Years of political isolation in Myanmar may have preserved some parts of the country, but has left a few health and safety issues for travelers.
Here are a few things to consider before heading to Myanmar.
As before any trip, all travelers should be up to date on their routine vaccinations. Additional vaccines or medication can be taken to prevent against some of the most common health issues in Myanmar. It’s a good idea to consult your travel doctor to see which are needed for your personal health.
Mosquitoes can carry infectious diseases such as dengue fever and malaria. Use bug spray protection (20% DEET is recommended), wear long-sleeved clothing, and sleep under a mosquito net or in an air-conditioned room.
Trekking in Burma has become a popular activity. To prevent heat stroke, dehydration, and heat exhaustion, stay hydrated by only drinking bottled water, wear sunscreen, and clothing to protect you from the sun, including a hat and sunglasses.
Air pollution is particularly bad in Yangon (the former capital city), due to the high number of cars. If you have respiratory problems or begin to feel bothered by the air, only stay for a few days or move to an air-conditioned room.
If you're feeling frisky, always use a condom, to protect against hepatitis B and HIV.
Finding reliable healthcare is difficult in Myanmar, and local healthcare facilities should only be used as a last resort. Your best chance will be in Yangon, but you'll be better off over the border. Travel with any medications from home, and avoid buying over the counter medication in Myanmar altogether.
Approach all animals with caution, including dogs. It’s best to not touch them, as you have no idea how they will react.
Rabies is common and is usually caused by a bite from an infected dog or monkey. Get pre-travel vaccinations, but if you are bitten, you’ll need to be treated immediately.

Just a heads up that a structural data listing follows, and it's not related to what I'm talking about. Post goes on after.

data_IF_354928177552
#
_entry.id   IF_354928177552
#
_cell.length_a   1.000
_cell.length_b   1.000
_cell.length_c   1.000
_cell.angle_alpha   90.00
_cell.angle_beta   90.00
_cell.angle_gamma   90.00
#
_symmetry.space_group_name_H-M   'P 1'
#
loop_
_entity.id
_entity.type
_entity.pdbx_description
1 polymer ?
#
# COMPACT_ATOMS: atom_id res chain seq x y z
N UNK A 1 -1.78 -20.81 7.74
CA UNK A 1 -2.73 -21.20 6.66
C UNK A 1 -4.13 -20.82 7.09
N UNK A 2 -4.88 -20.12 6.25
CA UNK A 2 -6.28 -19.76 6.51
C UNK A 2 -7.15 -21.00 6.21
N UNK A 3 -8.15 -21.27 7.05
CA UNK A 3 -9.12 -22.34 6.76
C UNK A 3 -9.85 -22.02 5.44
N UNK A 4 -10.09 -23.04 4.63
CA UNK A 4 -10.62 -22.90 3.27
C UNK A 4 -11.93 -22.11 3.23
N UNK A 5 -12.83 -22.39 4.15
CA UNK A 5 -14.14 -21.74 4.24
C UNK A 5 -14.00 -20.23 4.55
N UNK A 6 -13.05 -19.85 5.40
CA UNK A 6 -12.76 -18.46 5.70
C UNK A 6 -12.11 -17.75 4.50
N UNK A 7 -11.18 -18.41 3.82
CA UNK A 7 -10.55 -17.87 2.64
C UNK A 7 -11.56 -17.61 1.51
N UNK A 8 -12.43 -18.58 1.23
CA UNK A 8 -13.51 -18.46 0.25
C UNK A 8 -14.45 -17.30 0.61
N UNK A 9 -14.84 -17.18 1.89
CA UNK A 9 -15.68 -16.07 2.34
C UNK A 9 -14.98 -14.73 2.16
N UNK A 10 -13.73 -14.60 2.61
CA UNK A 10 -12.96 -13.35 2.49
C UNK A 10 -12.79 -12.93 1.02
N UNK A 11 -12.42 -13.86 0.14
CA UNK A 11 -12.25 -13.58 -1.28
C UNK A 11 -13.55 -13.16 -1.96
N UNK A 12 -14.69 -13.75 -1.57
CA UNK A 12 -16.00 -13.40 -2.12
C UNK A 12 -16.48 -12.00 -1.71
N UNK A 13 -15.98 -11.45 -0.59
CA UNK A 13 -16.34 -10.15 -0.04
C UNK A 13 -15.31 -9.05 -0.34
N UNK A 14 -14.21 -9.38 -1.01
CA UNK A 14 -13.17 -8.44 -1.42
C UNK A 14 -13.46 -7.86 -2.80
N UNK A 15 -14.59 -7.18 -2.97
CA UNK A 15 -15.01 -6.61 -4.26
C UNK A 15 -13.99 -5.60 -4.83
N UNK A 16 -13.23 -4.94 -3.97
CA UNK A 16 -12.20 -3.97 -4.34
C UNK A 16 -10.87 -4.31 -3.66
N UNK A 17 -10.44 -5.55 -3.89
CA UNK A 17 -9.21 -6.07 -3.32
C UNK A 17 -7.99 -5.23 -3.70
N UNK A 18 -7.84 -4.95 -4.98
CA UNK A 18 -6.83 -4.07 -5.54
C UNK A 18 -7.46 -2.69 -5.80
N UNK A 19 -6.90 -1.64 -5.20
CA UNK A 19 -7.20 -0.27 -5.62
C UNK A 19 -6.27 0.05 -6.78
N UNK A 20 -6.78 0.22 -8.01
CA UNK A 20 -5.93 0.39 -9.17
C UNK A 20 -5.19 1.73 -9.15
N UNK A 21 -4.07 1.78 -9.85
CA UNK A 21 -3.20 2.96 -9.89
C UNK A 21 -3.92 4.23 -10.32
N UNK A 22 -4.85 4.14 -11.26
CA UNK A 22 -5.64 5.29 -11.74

Some of the snakes in Myanmar are venomous, while others are completely safe. Avoid touching snakes if you come across them, and wear tall boots and long pants when in rural parts of the country.
Ticks and leeches can also be avoided with the same precautions. Check your mattress for bed bugs along the seams after turning on the light, and before placing any of your belongings on the bed, or sleeping in it.
While there are jellyfish in Burmese waters, most are not harmful.
Travelers most commonly become sick due to diseases spread through food and water. Luckily, there are a few simple ways to make sure you stay healthy and avoid contracting food and water diseases – such as hepatitis A and E, typhoid, and the common traveler’s diarrhea.
Avoid drinking tap water, and ice cubes. Buy only sealed bottled water, which is cheap in Myanmar. Some fresh juices may also contain contaminated water.
There is no reason to completely avoid street food stalls, as food is usually cooked to order in front of you. But use caution when food has been sitting around, such as in a buffet. Only eat fruit that has a skin that can be peeled, and vegetables that have been cooked.
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Extreme government control and political unrest led many travelers to boycott tourism to Myanmar. However, with more open borders, opinions have changed.
As far as crime is concerned, Myanmar is a safe country for travelers to visit. Be on your guard for touts, pests, and petty crime with these tips.